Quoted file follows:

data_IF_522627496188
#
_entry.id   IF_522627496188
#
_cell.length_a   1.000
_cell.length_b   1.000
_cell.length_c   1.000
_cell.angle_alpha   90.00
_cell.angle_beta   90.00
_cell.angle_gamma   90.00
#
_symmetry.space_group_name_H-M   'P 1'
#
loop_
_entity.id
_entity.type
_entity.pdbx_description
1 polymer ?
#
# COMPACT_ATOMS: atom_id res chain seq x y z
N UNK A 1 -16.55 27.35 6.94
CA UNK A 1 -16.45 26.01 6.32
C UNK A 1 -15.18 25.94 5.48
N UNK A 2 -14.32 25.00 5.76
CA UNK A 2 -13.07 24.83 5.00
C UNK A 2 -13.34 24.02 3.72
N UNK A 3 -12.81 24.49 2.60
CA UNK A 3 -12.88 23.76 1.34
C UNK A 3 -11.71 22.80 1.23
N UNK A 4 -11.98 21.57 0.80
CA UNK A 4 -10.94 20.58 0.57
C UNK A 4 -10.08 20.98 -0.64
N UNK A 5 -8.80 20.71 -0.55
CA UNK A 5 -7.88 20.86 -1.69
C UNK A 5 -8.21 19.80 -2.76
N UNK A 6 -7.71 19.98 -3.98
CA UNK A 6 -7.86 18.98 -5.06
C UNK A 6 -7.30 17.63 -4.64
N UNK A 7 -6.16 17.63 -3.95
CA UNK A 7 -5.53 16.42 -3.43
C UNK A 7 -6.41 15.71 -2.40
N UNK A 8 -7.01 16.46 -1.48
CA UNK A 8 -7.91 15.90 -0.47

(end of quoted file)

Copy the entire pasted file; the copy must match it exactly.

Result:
data_IF_522627496188
#
_entry.id   IF_522627496188
#
_cell.length_a   1.000
_cell.length_b   1.000
_cell.length_c   1.000
_cell.angle_alpha   90.00
_cell.angle_beta   90.00
_cell.angle_gamma   90.00
#
_symmetry.space_group_name_H-M   'P 1'
#
loop_
_entity.id
_entity.type
_entity.pdbx_description
1 polymer ?
#
# COMPACT_ATOMS: atom_id res chain seq x y z
N UNK A 1 -16.55 27.35 6.94
CA UNK A 1 -16.45 26.01 6.32
C UNK A 1 -15.18 25.94 5.48
N UNK A 2 -14.32 25.00 5.76
CA UNK A 2 -13.07 24.83 5.00
C UNK A 2 -13.34 24.02 3.72
N UNK A 3 -12.81 24.49 2.60
CA UNK A 3 -12.88 23.76 1.34
C UNK A 3 -11.71 22.80 1.23
N UNK A 4 -11.98 21.57 0.80
CA UNK A 4 -10.94 20.58 0.57
C UNK A 4 -10.08 20.98 -0.64
N UNK A 5 -8.80 20.71 -0.55
CA UNK A 5 -7.88 20.86 -1.69
C UNK A 5 -8.21 19.80 -2.76
N UNK A 6 -7.71 19.98 -3.98
CA UNK A 6 -7.86 18.98 -5.06
C UNK A 6 -7.30 17.63 -4.64
N UNK A 7 -6.16 17.63 -3.95
CA UNK A 7 -5.53 16.42 -3.43
C UNK A 7 -6.41 15.71 -2.40
N UNK A 8 -7.01 16.46 -1.48
CA UNK A 8 -7.91 15.90 -0.47